That deep rumble of Jake Smith’s baritone is unnerving.
Smith, who performs as The White Buffalo, is making his Billings debut on Saturday, Nov. 11, at the the Pub Station. He’s touring with Jon Snodgrass in support of The White Buffalo’s recently released album, “Darkest Darks, Lightest Lights.”
Speaking by phone from his home in Southern California, Smith talked about ignoring the "bright lights and big city" to maintain a humble lifestyle where he finds inspiration in the silence.
“Influences are weird to me. Inadvertently things seep into your subconsciousness, but a lot of my inspiration comes from silence, allowing things to come in as far as writing. I try to keep true to myself, keep things honest.”
Smith is a soulful guy who reaches deep to find the right story set in the appropriate tone. On his latest album, he said there was an urgency to writing his songs because he didn’t have a cache of music waiting to record. He puts himself into a character and writes from that space, evident in his new song "Robbery" that has a Tom Waits feel to it.
Smith has worked in alt-country, folk and blues, but this new album is different.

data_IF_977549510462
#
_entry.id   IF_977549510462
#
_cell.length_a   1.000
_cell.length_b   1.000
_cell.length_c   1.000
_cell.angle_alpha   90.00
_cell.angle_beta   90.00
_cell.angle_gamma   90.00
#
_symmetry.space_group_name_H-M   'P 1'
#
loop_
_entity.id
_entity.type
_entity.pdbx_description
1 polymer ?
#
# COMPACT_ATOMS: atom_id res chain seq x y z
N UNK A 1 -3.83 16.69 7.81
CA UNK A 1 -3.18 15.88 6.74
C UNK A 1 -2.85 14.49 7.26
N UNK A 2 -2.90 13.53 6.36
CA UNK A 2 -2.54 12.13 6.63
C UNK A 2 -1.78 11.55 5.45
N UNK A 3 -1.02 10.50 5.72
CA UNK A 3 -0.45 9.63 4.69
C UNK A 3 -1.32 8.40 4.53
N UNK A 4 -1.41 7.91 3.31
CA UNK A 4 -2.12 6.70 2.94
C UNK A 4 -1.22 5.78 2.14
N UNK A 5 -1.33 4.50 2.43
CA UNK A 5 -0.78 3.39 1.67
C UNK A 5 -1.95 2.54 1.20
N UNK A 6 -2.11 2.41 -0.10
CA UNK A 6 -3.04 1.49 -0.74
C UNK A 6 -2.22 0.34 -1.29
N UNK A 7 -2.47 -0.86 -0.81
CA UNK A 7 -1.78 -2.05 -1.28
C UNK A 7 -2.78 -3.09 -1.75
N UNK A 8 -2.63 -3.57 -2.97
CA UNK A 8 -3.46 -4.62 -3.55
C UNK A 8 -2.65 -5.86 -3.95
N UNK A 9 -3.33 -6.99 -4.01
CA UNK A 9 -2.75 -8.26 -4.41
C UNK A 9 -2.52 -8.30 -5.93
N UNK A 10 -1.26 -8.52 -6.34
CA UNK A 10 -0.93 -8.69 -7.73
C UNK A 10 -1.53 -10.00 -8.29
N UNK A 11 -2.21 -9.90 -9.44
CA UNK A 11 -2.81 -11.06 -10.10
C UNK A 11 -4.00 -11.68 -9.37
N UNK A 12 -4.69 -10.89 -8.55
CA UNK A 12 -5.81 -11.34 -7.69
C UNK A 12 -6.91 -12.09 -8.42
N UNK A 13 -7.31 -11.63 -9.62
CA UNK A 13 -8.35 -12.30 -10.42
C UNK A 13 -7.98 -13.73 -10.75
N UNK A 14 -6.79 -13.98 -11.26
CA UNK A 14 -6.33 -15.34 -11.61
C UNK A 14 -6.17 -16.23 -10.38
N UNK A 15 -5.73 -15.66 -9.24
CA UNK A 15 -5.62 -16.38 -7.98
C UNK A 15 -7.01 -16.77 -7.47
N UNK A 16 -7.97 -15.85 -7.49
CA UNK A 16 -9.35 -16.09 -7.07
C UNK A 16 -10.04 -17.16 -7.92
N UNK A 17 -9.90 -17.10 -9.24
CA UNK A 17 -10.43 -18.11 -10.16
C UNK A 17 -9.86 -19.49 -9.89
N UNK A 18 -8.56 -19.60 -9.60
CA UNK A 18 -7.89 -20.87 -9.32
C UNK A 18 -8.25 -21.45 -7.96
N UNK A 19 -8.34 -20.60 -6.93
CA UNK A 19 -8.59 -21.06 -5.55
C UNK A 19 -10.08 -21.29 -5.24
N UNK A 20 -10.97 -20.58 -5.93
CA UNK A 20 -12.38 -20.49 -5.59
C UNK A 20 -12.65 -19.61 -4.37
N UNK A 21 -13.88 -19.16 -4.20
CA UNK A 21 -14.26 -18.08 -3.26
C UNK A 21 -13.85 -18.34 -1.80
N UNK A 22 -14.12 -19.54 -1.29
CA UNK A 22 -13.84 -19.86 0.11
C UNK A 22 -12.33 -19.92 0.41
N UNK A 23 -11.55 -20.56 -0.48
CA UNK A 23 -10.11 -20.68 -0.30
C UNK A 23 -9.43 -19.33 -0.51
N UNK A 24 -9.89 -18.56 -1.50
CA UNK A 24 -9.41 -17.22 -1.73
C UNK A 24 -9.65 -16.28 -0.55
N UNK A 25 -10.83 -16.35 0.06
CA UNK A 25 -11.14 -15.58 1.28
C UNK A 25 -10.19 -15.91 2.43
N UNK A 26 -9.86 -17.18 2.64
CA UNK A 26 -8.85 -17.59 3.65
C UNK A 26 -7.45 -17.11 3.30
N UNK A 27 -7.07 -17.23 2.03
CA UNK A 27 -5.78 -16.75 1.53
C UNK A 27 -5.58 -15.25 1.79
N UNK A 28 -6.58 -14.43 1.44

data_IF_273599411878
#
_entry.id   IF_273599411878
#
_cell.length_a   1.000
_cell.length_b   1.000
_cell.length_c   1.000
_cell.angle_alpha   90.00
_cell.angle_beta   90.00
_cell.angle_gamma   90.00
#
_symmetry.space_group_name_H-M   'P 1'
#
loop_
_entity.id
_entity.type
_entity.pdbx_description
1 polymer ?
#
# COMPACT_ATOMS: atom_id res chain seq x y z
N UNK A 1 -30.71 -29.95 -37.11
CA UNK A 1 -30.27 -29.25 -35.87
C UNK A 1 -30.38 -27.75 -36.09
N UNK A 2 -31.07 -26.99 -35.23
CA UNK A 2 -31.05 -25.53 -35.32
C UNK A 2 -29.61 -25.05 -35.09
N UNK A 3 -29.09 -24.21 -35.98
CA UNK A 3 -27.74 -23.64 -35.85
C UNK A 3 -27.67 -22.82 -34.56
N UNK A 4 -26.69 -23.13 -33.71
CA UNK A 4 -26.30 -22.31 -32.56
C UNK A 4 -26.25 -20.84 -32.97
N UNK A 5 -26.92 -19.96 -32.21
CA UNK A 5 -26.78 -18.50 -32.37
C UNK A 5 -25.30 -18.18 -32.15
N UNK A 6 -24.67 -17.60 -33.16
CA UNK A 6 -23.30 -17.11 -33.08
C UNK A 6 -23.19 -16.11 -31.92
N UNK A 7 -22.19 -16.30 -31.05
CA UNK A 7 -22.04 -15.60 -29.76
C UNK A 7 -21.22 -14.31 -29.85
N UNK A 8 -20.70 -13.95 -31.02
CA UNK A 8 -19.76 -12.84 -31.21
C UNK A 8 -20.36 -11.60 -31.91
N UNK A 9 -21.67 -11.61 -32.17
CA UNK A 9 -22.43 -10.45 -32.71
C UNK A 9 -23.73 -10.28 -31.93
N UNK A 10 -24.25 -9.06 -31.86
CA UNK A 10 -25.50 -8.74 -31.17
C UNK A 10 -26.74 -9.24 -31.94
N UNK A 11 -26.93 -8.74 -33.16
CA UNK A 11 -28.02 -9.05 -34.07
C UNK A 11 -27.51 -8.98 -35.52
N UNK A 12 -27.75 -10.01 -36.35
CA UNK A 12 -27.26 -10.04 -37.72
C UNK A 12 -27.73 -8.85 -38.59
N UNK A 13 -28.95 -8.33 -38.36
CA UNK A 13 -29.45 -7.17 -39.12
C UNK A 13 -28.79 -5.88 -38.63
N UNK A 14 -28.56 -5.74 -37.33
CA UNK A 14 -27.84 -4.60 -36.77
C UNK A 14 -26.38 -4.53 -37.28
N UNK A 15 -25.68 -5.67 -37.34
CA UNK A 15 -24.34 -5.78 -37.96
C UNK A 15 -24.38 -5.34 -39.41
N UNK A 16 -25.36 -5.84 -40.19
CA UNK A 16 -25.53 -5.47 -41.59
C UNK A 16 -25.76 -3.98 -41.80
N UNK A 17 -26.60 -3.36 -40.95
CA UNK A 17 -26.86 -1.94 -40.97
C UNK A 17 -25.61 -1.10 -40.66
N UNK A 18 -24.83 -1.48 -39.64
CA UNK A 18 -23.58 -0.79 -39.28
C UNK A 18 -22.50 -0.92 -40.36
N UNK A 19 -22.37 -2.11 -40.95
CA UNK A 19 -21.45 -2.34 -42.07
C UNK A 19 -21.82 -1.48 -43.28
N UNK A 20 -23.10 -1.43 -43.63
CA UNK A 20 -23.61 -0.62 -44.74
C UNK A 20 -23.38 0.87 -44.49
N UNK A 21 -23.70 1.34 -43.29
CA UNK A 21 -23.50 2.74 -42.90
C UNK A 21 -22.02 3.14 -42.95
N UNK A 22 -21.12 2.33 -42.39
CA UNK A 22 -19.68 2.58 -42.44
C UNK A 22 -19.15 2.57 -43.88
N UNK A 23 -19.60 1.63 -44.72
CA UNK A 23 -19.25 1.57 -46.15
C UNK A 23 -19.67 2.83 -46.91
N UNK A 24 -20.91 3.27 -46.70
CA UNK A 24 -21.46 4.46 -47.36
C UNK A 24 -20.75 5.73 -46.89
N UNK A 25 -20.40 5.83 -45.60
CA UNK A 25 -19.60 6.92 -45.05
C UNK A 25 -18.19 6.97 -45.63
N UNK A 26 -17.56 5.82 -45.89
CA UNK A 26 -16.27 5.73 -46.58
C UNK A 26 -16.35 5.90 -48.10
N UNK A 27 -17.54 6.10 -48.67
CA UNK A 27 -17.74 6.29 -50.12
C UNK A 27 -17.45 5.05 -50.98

“It is a little more rock-based, more aggressive. I try to hit the emotions of all walks of life. The idea is try to make people feel things — feel good, feel bad, feel scared, the heartbreak and joy of life. I try to go all the way.”
Smith was born in Oregon in the mid-1970s and grew up in California. His was a baseball player into his late teens and didn’t even pick up a guitar until he was 19.
“I immediately started writing songs. I didn’t have much traction for a number of years.”
He recorded his first full-length album, “Hogtied Like a Rodeo,” in 2002 and followed it up with a self-titled EP that Smith said is about love, loss, booze with murder mixed in. A few years later, some of his songs, including "Matador" and "Wish It Was True" hit the mainstream after being featured on “Sons of Anarchy.” His covers of “House of The Rising Sun” and Bruce Springsteen's "I'm On Fire" are stunning.
His lyrics have a bite to them. On “Wish It Was True,” Smith writes about death, redemption and betrayal.
“Country, I was a solider for you. I did what you asked me to. It was wrong and you knew."
Even his love songs have teeth. On "I Got You," Smith rasps, "Hearts aren't always red, they're black and blue."
Smith can also spread good cheer as he does on "Don't You Want It" with the line, "Here comes the morning sun to spread its arms around everyone."
During his live shows, The White Buffalo becomes an aggressive power trio, including Smith on guitar and vocals and his rhythm section.
"It's pretty emotional. We try to make it exciting, try to go along with the little roller coaster."
After prompting from a friend who suggested that "Jake Smith is no stage name," Smith chose to go by The White Buffalo because it was cool imagery and a little mystical.
"Today with all the social media, there isn't much mystery left. You can still have a little of that."